The first of these [the status of being ‘in Christ’] is particularly important, and is the theme of verse 9, which sums up a good deal that he says at more length in Romans and Galatians. Paul draws out the contrast, the same contrast he’s been talking about throughout the passage, between those who are regarded as members of God’s covenant people because they possess, and try to keep, the Jewish law, the Torah, and those who are regarded as members of God’s covenant family because of what the Messiah has done. In 2:8 he described the Messiah’s achievement as his ‘obedience, even unto death’; here he describes it as his ‘faithfulness’; but the two mean substantially the same thing. And the way we share in ‘the Messiah’s faithfulness’ is by our ‘faith’. Our belief that the crucified and risen Jesus is the Messiah, the Lord of the world, and our loyalty to him, are the sign and badge that we have a credit balance consisting simply of him, over against all the debits we could ever have from anywhere else. This is Paul’s famous doctrine of ‘justification by faith’, which continues to be a comfort and a challenge to millions around the world. [Paul for Everyone: The Prison Letters (SPCK 2002) pp.120-1]On another occasion he writes:—
As far as I can see, Paul's central statements of something that I might be prepared to say 'imputation' about are in a passage like Romans 6, where the logic runs: by baptism, you are 'in Christ'; therefore what is true of Christ is true of you; therefore, specifically, his death and resurrection are true of you; therefore you must calculate this, do the sums, work out who you actually are — and then live accordingly. But I think this provides a somewhat different grid of understanding to normal 'imputation' theology. The 'reckoning' thus takes place within, and as part of, incorporation into the people of the Messiah.Compare these two statements with Gaffin:—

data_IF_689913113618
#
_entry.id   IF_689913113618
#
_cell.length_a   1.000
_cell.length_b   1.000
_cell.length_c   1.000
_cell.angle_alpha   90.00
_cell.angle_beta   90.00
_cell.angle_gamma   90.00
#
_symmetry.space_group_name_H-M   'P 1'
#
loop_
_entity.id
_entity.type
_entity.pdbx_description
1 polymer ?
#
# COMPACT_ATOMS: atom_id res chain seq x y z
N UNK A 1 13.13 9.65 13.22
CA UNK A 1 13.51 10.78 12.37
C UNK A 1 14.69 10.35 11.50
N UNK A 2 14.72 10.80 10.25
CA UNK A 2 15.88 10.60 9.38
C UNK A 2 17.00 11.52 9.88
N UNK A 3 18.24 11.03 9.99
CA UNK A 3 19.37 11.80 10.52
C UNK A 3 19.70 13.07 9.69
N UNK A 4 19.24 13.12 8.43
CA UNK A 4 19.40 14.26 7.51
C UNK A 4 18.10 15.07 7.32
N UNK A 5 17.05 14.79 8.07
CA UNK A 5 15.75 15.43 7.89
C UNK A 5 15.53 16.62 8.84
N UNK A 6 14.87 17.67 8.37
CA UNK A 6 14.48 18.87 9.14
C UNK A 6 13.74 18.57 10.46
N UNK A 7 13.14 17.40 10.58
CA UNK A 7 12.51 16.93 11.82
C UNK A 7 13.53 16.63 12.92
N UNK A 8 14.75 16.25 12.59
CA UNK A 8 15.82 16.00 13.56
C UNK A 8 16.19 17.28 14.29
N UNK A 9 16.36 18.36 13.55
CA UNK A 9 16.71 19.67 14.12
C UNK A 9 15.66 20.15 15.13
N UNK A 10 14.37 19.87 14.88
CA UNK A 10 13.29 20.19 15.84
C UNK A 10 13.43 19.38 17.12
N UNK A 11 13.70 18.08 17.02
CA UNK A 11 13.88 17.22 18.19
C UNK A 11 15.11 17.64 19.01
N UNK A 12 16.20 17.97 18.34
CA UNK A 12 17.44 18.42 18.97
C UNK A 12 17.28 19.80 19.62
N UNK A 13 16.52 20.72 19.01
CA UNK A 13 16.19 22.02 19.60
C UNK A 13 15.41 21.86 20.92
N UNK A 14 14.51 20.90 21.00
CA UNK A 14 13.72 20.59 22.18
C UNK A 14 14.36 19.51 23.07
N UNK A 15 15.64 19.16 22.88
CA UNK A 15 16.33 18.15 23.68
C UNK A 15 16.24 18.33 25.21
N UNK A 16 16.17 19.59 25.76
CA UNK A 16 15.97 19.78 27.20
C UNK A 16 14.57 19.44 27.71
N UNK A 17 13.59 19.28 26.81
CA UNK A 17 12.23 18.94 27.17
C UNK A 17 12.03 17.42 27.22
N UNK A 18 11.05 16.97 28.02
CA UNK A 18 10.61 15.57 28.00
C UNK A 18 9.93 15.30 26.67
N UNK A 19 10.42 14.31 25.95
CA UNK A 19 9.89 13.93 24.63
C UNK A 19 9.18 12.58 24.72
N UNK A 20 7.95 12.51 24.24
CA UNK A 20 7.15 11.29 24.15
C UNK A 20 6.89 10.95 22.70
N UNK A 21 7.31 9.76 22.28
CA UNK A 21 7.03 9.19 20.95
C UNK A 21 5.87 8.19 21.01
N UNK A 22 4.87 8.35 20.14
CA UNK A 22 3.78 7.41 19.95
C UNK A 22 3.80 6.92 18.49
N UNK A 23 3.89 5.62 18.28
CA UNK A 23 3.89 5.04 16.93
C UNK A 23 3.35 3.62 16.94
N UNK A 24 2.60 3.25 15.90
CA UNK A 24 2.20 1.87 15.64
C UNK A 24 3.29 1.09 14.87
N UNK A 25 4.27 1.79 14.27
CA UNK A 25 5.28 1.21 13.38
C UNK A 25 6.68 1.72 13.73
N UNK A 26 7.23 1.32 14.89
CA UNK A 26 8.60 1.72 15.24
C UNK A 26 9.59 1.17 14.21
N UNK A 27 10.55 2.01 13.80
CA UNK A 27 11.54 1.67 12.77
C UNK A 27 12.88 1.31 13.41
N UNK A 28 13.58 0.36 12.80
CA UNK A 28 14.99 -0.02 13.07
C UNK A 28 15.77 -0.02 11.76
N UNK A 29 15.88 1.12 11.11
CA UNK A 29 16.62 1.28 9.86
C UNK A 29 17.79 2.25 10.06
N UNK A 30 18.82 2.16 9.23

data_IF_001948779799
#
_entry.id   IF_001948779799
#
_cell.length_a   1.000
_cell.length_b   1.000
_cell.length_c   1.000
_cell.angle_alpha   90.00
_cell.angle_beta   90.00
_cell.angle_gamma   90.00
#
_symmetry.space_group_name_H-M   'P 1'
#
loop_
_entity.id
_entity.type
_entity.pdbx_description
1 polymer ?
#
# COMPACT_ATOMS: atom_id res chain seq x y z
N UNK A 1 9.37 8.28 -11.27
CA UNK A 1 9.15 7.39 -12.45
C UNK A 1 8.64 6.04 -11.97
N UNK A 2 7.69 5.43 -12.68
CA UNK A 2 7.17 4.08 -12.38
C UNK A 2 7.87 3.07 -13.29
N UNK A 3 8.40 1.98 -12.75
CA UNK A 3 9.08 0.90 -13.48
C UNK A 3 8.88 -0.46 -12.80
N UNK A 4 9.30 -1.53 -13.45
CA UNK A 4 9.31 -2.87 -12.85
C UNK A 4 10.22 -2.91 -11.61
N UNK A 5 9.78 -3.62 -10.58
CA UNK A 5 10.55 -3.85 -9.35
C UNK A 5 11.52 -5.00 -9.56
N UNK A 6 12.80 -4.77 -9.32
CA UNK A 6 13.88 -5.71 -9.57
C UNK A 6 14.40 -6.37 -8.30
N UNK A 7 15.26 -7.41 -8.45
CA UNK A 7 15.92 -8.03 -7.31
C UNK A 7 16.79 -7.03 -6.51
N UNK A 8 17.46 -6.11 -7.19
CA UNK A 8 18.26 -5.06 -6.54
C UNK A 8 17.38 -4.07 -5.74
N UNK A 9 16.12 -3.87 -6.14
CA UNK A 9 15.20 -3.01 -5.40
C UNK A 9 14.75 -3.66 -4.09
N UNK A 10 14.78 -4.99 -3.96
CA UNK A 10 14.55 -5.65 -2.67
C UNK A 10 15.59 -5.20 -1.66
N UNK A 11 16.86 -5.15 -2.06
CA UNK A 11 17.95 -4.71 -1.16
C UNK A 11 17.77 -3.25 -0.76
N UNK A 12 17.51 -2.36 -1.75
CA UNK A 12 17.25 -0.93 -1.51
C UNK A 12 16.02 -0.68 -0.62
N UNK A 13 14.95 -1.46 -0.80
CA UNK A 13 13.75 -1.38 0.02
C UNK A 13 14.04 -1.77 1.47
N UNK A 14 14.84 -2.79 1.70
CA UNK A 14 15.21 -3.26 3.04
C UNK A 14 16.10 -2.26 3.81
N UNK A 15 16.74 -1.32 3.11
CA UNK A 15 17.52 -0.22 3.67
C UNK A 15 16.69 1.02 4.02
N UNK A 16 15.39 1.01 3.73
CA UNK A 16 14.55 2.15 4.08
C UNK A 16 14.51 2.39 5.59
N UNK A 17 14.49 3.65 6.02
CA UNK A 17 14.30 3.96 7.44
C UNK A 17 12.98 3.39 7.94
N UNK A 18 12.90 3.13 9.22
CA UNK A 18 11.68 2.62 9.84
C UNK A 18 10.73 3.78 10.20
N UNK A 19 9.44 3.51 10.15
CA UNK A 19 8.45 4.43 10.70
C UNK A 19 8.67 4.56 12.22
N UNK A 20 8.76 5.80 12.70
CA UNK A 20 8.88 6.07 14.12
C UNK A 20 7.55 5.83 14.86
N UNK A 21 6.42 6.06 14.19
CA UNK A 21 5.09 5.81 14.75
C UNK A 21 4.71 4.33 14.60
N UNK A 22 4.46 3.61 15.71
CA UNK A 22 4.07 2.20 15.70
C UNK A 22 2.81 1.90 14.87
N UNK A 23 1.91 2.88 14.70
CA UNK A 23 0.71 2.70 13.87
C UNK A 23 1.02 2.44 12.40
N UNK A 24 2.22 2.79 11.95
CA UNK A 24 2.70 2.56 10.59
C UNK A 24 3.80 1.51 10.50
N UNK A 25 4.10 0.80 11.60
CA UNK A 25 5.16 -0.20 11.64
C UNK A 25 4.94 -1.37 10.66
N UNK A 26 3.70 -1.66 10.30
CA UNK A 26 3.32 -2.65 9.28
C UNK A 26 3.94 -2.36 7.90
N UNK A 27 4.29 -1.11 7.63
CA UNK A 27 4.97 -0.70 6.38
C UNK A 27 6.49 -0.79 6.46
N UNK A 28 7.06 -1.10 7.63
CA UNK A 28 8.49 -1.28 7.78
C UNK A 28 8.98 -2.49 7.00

At the same time, however, various considerations already adduced point to the conclusion that Paul does not view the justification of the sinner (the imputation of Christ’s righteousness) as an act having a discrete structure of its own. Rather, as with Christ’s resurrection, the act of being raised with Christ in its constitutive, transforming character is at the same time judicially declarative; that is, the act of being joined to Christ is conceived of imputatively. In this sense the enlivening action of resurrection (incorporation) is itself a forensically constitutive declaration. This does not at all mean that Paul qualifies the synthetic character of the justification of the ungodly. The justifying aspect of being raised with Christ does not rest on the believer’s subjective enlivening and transformation (also involved, to be sure, in the experience of being joined to Christ), but on the resurrection-approved righteousness of Christ which is his (and is thus reckoned his) by virtue of the vital union established. If anything, this outlook which makes justification exponential of existential union with the resurrected Christ serves to keep clear what preoccupation with the idea of imputation can easily obscure, namely, that the justification of the ungodly is not arbitrary but according to truth: it is synthetic with respect to the believer only because it is analytic with respect to Christ (as resurrected). Not justification by faith but union with the resurrected Christ by faith (of which union, to be sure, the justifying aspect stands out perhaps the most prominently) is the central motif of Paul’s applied soteriology.If Wright would interact with someone like Gaffin, whose position is quite close to Wright's own position, people would be more inclined to give him a sympathetic hearing. By tending to interact with more popular evangelical misunderstandings of doctrines, Wright leaves himself wide open to misinterpretation. Popular misunderstandings of doctrines are very easy to attack, but introducing them into the debate can often merely muddy the waters. Needless to say, Wright is not the first person to do this — I myself have done it on plenty of occasions — but I do think that it is important to try to avoid such things. I am essentially convinced of Wright's position on imputation and believe that it has much to teach us. For this reason I would love to see Wright's work receive a wider readership in Reformed circles. Were he to interact more sympathetically with the various Protestant traditions he would be more likely to receive one.